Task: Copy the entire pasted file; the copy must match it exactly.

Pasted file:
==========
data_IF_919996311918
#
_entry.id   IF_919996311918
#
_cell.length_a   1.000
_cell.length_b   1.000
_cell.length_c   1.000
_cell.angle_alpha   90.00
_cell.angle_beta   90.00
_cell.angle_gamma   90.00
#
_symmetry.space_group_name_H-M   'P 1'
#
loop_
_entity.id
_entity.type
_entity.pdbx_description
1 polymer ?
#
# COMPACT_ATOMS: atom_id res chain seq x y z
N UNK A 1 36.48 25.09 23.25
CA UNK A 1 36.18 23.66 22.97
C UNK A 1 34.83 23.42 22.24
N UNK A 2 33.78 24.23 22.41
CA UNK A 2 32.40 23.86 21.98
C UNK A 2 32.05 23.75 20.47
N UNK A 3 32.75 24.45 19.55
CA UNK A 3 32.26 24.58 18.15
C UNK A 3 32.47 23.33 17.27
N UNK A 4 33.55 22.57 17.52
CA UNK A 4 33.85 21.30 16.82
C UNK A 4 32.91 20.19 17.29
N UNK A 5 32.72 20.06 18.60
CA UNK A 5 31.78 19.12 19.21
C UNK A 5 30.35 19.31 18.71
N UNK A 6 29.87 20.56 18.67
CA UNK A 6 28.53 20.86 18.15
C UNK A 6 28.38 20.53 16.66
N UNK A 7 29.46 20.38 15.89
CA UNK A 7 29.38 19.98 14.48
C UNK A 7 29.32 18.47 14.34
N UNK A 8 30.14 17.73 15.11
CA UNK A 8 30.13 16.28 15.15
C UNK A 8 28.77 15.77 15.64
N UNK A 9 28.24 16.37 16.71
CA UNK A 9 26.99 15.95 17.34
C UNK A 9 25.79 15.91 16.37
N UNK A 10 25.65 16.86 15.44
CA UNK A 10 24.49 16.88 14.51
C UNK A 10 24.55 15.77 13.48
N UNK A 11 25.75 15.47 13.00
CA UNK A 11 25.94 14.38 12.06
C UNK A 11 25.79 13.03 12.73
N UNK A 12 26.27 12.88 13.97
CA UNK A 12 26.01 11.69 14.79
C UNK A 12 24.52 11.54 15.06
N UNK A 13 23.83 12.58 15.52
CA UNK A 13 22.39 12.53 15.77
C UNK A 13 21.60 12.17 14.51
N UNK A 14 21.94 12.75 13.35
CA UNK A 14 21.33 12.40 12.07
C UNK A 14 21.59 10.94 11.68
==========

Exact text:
data_IF_919996311918
#
_entry.id   IF_919996311918
#
_cell.length_a   1.000
_cell.length_b   1.000
_cell.length_c   1.000
_cell.angle_alpha   90.00
_cell.angle_beta   90.00
_cell.angle_gamma   90.00
#
_symmetry.space_group_name_H-M   'P 1'
#
loop_
_entity.id
_entity.type
_entity.pdbx_description
1 polymer ?
#
# COMPACT_ATOMS: atom_id res chain seq x y z
N UNK A 1 36.48 25.09 23.25
CA UNK A 1 36.18 23.66 22.97
C UNK A 1 34.83 23.42 22.24
N UNK A 2 33.78 24.23 22.41
CA UNK A 2 32.40 23.86 21.98
C UNK A 2 32.05 23.75 20.47
N UNK A 3 32.75 24.45 19.55
CA UNK A 3 32.26 24.58 18.15
C UNK A 3 32.47 23.33 17.27
N UNK A 4 33.55 22.57 17.52
CA UNK A 4 33.85 21.30 16.82
C UNK A 4 32.91 20.19 17.29
N UNK A 5 32.72 20.06 18.60
CA UNK A 5 31.78 19.12 19.21
C UNK A 5 30.35 19.31 18.71
N UNK A 6 29.87 20.56 18.67
CA UNK A 6 28.53 20.86 18.15
C UNK A 6 28.38 20.53 16.66
N UNK A 7 29.46 20.38 15.89
CA UNK A 7 29.38 19.98 14.48
C UNK A 7 29.32 18.47 14.34
N UNK A 8 30.14 17.73 15.11
CA UNK A 8 30.13 16.28 15.15
C UNK A 8 28.77 15.77 15.64
N UNK A 9 28.24 16.37 16.71
CA UNK A 9 26.99 15.95 17.34
C UNK A 9 25.79 15.91 16.37
N UNK A 10 25.65 16.86 15.44
CA UNK A 10 24.49 16.88 14.51
C UNK A 10 24.55 15.77 13.48
N UNK A 11 25.75 15.47 13.00
CA UNK A 11 25.94 14.38 12.06
C UNK A 11 25.79 13.03 12.73
N UNK A 12 26.27 12.88 13.97
CA UNK A 12 26.01 11.69 14.79
C UNK A 12 24.52 11.54 15.06
N UNK A 13 23.83 12.58 15.52
CA UNK A 13 22.39 12.53 15.77
C UNK A 13 21.60 12.17 14.51
N UNK A 14 21.94 12.75 13.35
CA UNK A 14 21.33 12.40 12.07
C UNK A 14 21.59 10.94 11.68